Douglas McCulloh has a picture in mind about the afterlife. His piece Hell tiles together 36 smaller images that include a boy in front of a “Hell” sign, visual mash-ups like George W. Bush with a Hitler ’stache, a drawing of tribesmen boiling people alive and even a cartoon cell of a giant blue monster attacking Homer Simpson. Fittingly, Hell is part of the “Extreme Places” exhibit at the UC Riverside California Museum of Photography. “Extreme Places” is a collection of images that range from grand scale nature to surreal works like Hell as compiled in an international open call. Agina Sedler’s Yosemite Falls captures a viewpoint between two rows of sky-high, snow-drenched trees rolling toward a sheer mountainside, while Frank J. Zgonic’s Bikers features bicyclists racing through a desert landscape with shrub-covered mountains before them and ominously dark storm clouds at their heels. Offering a social message, Matt Nabors’ untitled piece utilizes the dark silhouette of pollution-spouting oil refineries as the backdrop for wind energy turbines on crisp green grass. Other noteworthy pix include Joe DiGregorio’s orange-bleached image of Lake Abiquiu, Jim Belsley’s frozen-over communications tower and Orna Wertman’s decaying jumbo jet sitting in shambles on what appears to be a deserted beach. These images, and dozens more like them, make up the “Extreme Places” exhibit, which runs through the end of May.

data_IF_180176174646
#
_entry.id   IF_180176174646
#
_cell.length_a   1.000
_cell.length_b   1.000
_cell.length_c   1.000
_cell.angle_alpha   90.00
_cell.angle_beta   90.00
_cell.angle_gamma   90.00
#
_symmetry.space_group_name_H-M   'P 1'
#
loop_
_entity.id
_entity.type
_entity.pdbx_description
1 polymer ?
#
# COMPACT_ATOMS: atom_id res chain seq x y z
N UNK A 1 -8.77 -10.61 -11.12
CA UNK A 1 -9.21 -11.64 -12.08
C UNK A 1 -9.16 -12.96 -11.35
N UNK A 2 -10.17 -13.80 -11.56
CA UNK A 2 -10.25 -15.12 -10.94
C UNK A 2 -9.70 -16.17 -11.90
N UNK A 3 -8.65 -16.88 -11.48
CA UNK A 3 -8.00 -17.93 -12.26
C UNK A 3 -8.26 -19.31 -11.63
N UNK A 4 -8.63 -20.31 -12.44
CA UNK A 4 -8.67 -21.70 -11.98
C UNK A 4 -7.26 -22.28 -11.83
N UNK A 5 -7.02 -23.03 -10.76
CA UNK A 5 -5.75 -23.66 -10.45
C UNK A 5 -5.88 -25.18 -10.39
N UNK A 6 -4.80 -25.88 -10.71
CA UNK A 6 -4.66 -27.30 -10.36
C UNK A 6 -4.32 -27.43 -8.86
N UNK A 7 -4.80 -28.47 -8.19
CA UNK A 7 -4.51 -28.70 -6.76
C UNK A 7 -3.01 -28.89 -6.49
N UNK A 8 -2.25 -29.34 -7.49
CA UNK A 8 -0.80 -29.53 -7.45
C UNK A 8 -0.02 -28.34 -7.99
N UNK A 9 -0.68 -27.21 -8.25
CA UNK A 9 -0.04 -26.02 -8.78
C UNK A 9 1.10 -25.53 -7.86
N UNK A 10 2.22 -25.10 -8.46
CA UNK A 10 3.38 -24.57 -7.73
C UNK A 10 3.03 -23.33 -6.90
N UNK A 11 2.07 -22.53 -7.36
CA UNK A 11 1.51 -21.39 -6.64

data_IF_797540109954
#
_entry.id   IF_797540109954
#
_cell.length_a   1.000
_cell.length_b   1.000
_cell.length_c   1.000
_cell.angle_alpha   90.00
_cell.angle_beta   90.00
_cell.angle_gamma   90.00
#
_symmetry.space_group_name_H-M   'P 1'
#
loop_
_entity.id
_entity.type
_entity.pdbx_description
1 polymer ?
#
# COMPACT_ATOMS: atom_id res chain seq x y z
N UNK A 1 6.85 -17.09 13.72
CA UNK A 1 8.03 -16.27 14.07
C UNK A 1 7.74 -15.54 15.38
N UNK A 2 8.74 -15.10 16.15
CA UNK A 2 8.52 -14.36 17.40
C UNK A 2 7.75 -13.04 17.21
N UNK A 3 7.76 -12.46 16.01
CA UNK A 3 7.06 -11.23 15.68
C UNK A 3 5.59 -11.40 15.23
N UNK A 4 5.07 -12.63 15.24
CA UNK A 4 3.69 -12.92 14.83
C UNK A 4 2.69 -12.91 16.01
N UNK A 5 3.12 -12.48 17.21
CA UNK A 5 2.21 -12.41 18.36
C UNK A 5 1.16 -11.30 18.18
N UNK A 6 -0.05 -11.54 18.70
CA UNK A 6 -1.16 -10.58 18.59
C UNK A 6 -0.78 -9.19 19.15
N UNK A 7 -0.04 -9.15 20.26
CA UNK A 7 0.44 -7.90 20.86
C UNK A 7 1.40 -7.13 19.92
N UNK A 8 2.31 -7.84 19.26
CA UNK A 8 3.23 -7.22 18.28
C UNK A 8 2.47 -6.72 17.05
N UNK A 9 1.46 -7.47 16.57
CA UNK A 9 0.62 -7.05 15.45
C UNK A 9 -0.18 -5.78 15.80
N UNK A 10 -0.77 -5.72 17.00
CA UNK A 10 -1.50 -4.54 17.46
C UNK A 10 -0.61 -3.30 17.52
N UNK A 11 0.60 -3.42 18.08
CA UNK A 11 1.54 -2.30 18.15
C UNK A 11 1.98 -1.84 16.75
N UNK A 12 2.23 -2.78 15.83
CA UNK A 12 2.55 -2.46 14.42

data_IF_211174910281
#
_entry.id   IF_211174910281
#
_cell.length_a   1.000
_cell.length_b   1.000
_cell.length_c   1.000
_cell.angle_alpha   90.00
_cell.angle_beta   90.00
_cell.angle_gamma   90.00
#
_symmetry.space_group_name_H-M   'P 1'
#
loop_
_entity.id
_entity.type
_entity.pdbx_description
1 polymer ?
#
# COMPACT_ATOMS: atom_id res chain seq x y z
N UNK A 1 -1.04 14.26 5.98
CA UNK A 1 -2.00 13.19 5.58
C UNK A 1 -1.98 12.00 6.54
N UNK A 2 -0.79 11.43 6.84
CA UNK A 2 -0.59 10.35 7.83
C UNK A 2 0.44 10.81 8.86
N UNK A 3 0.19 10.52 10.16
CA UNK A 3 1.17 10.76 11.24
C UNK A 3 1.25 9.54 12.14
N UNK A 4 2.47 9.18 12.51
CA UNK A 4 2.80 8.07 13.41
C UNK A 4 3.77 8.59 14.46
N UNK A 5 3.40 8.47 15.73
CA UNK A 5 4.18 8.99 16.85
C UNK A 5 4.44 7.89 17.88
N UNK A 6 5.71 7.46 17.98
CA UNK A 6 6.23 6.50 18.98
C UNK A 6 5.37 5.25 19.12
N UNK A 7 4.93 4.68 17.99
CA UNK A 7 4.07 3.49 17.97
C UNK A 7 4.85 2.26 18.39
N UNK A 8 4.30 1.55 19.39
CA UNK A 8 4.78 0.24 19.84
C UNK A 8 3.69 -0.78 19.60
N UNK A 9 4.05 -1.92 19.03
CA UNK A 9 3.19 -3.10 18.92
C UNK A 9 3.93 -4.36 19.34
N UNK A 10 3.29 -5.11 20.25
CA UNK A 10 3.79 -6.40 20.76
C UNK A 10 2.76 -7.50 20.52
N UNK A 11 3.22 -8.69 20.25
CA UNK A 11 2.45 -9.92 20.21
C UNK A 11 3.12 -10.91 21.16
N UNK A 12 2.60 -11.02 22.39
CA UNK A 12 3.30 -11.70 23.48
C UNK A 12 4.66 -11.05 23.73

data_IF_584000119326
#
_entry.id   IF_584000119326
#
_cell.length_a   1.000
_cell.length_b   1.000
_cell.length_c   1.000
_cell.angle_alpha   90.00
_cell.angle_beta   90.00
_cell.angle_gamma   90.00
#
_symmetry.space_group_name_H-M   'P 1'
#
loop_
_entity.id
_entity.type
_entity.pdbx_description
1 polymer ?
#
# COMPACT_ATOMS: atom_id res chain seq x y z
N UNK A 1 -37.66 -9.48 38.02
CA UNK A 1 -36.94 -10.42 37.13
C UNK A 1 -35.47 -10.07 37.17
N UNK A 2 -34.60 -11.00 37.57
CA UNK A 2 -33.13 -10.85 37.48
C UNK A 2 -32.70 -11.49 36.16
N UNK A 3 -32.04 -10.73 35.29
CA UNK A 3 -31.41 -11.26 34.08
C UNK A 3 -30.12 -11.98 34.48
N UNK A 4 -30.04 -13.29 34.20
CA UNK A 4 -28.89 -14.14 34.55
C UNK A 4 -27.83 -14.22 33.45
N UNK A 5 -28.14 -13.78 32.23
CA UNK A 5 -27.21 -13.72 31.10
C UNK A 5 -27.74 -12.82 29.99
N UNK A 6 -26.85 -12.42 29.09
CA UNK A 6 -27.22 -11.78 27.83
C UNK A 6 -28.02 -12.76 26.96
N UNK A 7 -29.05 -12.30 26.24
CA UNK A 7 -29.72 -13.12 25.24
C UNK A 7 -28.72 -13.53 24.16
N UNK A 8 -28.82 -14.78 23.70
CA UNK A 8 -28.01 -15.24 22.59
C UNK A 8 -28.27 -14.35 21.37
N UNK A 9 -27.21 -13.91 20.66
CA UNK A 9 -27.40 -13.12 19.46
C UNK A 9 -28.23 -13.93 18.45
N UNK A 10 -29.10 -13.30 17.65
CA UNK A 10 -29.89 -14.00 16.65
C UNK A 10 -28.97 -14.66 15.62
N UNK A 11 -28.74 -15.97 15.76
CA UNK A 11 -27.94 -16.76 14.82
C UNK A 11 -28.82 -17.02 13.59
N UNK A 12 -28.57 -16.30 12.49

Extreme Places exhibit at the UCR/CMP Digital Studio Gallery, 3824 Main St., Riverside, (951) 784-FOTO, www.cmp.ucr.edu. Thru May 30. Tues-Sat, noon-5PM; $3